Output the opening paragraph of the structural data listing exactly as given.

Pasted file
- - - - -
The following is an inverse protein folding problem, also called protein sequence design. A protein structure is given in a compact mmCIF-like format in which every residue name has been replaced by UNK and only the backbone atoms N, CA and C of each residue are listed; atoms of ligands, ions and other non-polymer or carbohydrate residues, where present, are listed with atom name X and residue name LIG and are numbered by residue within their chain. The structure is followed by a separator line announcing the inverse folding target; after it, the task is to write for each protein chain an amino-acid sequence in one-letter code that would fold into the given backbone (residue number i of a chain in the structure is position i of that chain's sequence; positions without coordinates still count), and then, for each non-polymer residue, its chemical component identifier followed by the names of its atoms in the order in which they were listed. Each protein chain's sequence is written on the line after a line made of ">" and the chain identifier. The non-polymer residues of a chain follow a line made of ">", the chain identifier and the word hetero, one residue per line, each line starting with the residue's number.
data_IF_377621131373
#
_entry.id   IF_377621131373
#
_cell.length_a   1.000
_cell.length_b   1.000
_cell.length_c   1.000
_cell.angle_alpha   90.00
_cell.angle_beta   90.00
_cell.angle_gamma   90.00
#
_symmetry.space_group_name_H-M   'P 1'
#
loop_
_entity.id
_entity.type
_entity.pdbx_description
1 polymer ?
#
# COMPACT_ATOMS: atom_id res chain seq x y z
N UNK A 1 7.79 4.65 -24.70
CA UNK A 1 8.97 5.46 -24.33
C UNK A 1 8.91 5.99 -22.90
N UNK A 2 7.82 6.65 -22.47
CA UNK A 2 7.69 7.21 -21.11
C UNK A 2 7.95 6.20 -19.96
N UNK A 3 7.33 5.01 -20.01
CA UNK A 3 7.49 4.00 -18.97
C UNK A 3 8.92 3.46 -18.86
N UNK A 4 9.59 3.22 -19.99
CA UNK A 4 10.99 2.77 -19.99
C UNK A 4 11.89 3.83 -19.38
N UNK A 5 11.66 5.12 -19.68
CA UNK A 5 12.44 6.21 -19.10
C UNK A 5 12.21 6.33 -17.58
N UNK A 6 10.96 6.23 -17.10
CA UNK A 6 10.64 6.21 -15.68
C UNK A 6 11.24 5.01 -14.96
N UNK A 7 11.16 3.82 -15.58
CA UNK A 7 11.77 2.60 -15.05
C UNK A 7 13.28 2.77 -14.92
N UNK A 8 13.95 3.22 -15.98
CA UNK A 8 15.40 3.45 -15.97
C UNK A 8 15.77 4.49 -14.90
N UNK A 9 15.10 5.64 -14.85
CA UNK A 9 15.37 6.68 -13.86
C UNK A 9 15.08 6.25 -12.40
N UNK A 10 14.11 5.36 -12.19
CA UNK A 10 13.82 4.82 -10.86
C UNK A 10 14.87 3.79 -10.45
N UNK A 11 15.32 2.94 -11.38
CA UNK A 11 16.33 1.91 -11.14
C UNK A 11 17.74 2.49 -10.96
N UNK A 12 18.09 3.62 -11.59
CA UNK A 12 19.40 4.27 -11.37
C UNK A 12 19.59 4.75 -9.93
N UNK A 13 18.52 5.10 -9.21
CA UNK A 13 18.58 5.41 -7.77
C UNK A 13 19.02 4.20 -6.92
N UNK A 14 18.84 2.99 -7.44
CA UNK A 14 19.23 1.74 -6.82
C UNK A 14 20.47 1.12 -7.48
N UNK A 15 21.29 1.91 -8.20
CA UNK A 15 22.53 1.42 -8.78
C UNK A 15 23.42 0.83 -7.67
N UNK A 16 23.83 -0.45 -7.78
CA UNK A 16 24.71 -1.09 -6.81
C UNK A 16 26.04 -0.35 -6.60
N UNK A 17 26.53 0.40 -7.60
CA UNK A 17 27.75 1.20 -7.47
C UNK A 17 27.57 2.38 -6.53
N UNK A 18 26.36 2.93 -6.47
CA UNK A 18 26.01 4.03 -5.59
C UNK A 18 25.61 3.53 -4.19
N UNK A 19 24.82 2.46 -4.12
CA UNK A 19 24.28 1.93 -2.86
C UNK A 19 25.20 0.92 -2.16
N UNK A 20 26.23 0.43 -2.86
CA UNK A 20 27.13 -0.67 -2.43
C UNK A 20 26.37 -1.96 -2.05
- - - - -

The following is an inverse protein folding problem, also called protein sequence design. A protein structure is given in a compact mmCIF-like format in which every residue name has been replaced by UNK and only the backbone atoms N, CA and C of each residue are listed; atoms of ligands, ions and other non-polymer or carbohydrate residues, where present, are listed with atom name X and residue name LIG and are numbered by residue within their chain. The structure is followed by a separator line announcing the inverse folding target; after it, the task is to write for each protein chain an amino-acid sequence in one-letter code that would fold into the given backbone (residue number i of a chain in the structure is position i of that chain's sequence; positions without coordinates still count), and then, for each non-polymer residue, its chemical component identifier followed by the names of its atoms in the order in which they were listed. Each protein chain's sequence is written on the line after a line made of ">" and the chain identifier. The non-polymer residues of a chain follow a line made of ">", the chain identifier and the word hetero, one residue per line, each line starting with the residue's number.